The argument for ranking natural talent above practice in the development of an expert musician is the rapid musical development that some people achieve. Evidence that practice is the more important factor comes from observing the regimen of instruction and practice undertaken by experts in any field, not just music. In several studies, conservatory students who achieved the highest performance levels were those who practiced the most. They made greater progress than those who were initially judged to possess greater natural ability.
The 10,000 Hours Theory
Studies indicate that 10,000 hours of practice are required to reach the level where one could be called a "world-class expert" in any area of endeavor. "In study after study of composers, basketball players, fiction writers, ice skaters, concert pianists, chess players, master criminals, and what have you, this number comes up again and again. Ten thousand hours is equivalent to roughly three hours a day, or 20 hours a week, of practice over 10 years. Of course, this doesn't address why some people don't seem to get anywhere when they practice and why some people get more out of their practice sessions than others. But no one has yet found a case in which true world-class expertise was accomplished in less time. It seems to take the brain this long to assimilate all that it needs to know to achieve true mastery."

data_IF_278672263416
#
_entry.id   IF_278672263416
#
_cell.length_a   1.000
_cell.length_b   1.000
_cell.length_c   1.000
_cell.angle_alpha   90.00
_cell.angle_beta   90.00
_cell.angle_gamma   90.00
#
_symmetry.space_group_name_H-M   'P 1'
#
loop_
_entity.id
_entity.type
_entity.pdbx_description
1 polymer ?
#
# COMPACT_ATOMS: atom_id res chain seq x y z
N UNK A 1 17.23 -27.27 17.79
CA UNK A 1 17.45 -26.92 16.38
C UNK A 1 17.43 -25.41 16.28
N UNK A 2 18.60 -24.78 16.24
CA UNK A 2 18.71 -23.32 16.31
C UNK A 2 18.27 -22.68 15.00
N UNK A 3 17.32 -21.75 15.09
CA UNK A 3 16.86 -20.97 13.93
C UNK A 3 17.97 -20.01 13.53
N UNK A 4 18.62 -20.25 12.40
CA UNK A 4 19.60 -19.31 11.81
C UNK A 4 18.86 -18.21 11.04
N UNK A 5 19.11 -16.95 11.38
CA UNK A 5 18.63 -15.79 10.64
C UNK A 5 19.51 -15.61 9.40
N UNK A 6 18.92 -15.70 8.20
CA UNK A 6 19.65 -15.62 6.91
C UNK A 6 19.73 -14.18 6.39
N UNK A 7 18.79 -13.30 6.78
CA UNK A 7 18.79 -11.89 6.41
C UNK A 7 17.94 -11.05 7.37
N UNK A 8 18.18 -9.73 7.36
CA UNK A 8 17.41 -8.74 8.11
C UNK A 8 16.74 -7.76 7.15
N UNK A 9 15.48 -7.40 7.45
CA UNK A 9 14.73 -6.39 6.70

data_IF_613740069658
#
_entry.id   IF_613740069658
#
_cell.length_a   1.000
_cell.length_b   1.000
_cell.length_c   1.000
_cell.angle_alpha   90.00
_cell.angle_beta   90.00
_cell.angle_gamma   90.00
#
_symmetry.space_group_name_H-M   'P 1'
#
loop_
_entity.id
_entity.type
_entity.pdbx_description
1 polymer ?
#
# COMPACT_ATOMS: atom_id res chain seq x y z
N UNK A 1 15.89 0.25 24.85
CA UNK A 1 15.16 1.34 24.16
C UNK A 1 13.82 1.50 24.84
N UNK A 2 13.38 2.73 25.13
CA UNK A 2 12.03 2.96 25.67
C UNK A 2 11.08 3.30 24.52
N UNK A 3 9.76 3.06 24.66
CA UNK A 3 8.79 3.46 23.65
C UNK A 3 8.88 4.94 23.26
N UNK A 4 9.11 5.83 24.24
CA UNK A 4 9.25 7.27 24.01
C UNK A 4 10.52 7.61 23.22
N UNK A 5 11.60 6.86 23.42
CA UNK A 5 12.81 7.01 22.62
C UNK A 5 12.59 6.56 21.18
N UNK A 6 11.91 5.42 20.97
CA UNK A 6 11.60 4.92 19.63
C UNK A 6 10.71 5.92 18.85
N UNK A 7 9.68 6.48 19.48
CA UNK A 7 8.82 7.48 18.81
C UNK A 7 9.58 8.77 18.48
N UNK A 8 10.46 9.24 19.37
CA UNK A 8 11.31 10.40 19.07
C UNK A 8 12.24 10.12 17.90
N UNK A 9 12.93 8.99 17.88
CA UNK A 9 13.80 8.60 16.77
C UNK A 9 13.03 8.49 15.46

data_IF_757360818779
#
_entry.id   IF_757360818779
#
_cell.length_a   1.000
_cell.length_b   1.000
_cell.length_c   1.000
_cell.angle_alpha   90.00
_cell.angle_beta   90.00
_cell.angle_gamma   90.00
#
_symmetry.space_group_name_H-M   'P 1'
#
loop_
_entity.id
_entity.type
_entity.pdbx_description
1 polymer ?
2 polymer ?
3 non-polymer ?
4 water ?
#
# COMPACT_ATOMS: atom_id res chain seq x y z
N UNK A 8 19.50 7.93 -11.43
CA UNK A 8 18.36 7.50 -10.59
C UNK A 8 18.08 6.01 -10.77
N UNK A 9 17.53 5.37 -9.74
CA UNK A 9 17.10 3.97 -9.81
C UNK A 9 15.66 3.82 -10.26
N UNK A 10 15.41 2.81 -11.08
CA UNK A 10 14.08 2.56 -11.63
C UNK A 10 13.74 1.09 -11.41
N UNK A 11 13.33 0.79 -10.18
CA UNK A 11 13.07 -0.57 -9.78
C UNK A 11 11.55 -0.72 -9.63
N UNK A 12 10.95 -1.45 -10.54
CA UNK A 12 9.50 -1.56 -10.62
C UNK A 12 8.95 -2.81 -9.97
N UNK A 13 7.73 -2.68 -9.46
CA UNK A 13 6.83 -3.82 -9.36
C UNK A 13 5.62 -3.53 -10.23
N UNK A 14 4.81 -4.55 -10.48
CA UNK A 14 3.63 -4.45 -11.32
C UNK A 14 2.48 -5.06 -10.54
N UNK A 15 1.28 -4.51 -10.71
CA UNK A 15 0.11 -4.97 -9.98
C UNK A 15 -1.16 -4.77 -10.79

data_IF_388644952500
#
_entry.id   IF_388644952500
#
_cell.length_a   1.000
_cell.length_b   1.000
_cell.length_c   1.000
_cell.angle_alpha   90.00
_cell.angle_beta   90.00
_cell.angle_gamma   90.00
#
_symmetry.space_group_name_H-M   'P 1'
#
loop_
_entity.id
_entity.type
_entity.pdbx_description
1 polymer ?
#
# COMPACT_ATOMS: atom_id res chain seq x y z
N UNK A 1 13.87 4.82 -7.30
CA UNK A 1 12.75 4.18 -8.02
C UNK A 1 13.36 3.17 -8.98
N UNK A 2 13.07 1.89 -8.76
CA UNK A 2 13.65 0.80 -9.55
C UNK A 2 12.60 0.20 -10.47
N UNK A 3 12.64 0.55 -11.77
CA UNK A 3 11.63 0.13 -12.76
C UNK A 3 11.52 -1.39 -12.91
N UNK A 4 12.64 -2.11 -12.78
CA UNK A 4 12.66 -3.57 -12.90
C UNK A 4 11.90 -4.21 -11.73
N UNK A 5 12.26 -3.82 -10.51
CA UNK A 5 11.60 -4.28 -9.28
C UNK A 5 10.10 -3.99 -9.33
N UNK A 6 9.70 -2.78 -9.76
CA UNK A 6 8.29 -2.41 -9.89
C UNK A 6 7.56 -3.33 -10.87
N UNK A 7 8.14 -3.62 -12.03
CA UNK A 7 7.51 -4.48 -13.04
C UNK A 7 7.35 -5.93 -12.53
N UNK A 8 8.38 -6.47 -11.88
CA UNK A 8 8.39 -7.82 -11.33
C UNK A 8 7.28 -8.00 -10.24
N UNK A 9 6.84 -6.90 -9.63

Levitin points out that memory and how much a person cares for the area of endeavor or the instrument he is striving to master also play a critical role in developing expertise. "Neurochemical tags associated with memories mark them for importance, and we tend to code as important things that carry with them a lot of emotion, either positive or negative.. . . Caring may, in part, account for some of the early differences we see in how quickly people acquire new skills.. . . It is impossible to overestimate the importance of these factors; caring leads to attention, and together they lead to measurable neurochemical changes."
This Is Your Brain on Music gives the reader a guided tour of the brain, stopping to explain brain anatomy in an understandable way, without ever talking down to the reader. "Music is among the most distinctive features of the human race," Levitin says. "No known culture now, or anytime in the past, lacks music, and some of the oldest artifacts from archeological digs are musical instruments. Why music has held a place of such prominence throughout our shared history is still somewhat of a mystery, but is-along with the mystery of DNA- something that science is beginning to explain. Understanding the neuroscience of music will help us ultimately to better understand the most important musical instrument of all: the human brain."